In August 2016, I visited the beautiful island of Jamaica.

While the beaches and waters of this Caribbean island are spectacular, it is the culture, people and love of music that sets it apart. The Rastafarian movement in particular runs so deep and strong here, and it was a real privilage to spend some time with these people and understand a little more about their religion.

On first sight, Jamaica and its people can seem a little intimidating. It has a certain reputation for being unsafe and while its true that parts of Kingston should be treated with caution, my trip took me way out west on the island to Negril and its amazing beach.

Negril gets plenty of visitors to the All Inclusive resorts in its West End, but step away from all that, and your immediately thrust into the real people of Jamaica. Many here follow Rastafarianism, and are happy to speak and tell you more if you show interest and treat them with respect they deserve.

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Rastafarian Man at dusk in Negril, Jamaica

We have all heard the lyrics of Bob Marley’s songs, and he was a devout Rasta, along with his band The Wailers. When you take a little time to understand their beliefs the lyrics of the songs make much more sense to the outsider. Rastafarians believe they were origianlly people from Ethiopia who were stolen into slavery and brought to the Carribbean and America’s. While they believe in god, and follow many parts of the christian Bible, they worship Ethiopia’s Haile Sellasie and believe he is their prophet leading them to heaven, which is on Earth, in Ethiopia called Zion. They shun capitalism and the material lifestlye of the West, referring to it as Babylon. Many Rastafarians also are vegetarian and believe in spirits of living creatures. The firmly believe in meditation and opening the mind, by using Ganja or Marajuana, and the air is thick with the smoke of it in many cafes used by local people, where it is legal. Alcohol though is shunned by many Rasta’s as it is another element from Babylon, and shuts the mind to the effects of Ganja.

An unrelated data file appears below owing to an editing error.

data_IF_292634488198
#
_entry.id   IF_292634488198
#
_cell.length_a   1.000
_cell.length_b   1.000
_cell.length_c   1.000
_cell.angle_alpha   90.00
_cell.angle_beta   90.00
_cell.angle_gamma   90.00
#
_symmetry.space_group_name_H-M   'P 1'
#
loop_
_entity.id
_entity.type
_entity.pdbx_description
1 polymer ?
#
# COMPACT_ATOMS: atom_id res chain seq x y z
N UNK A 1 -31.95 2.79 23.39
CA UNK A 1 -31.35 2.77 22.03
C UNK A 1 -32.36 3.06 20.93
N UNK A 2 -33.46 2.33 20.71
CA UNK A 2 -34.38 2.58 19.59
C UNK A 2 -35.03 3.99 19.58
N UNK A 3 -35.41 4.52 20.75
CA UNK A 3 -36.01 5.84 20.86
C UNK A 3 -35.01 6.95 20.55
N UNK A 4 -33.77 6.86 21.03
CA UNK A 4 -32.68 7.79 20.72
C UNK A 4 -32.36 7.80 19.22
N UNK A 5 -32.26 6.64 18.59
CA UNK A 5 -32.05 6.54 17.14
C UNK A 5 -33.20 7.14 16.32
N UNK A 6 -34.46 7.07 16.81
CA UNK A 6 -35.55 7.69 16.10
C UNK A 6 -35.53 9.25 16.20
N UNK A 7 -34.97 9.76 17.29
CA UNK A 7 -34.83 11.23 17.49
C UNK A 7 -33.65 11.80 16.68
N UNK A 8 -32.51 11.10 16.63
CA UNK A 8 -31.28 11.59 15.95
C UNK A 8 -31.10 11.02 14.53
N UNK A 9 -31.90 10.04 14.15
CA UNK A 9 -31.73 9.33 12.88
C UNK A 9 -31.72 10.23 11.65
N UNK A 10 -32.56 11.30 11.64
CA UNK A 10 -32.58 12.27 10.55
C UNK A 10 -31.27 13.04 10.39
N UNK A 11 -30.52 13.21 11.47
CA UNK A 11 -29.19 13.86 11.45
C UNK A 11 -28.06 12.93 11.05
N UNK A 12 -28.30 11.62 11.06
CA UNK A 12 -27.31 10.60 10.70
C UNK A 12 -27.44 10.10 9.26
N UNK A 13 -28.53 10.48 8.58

In my experiance they are beautiful and gentle people, and once the initial wariness about Jamaica’s reputation had receded, it was a real pleasure to sit in their company and learn a little bit about their lives and beliefs. 

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A fisherman bringing in his nets at sunset. Negril, Jamaica

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A Rastafarian on the beach at Dusk - Negril, Jamaica

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Reggae Man - Jamaica

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Bringing in the Fishing Nets at Dusk - Negril, Jamaica

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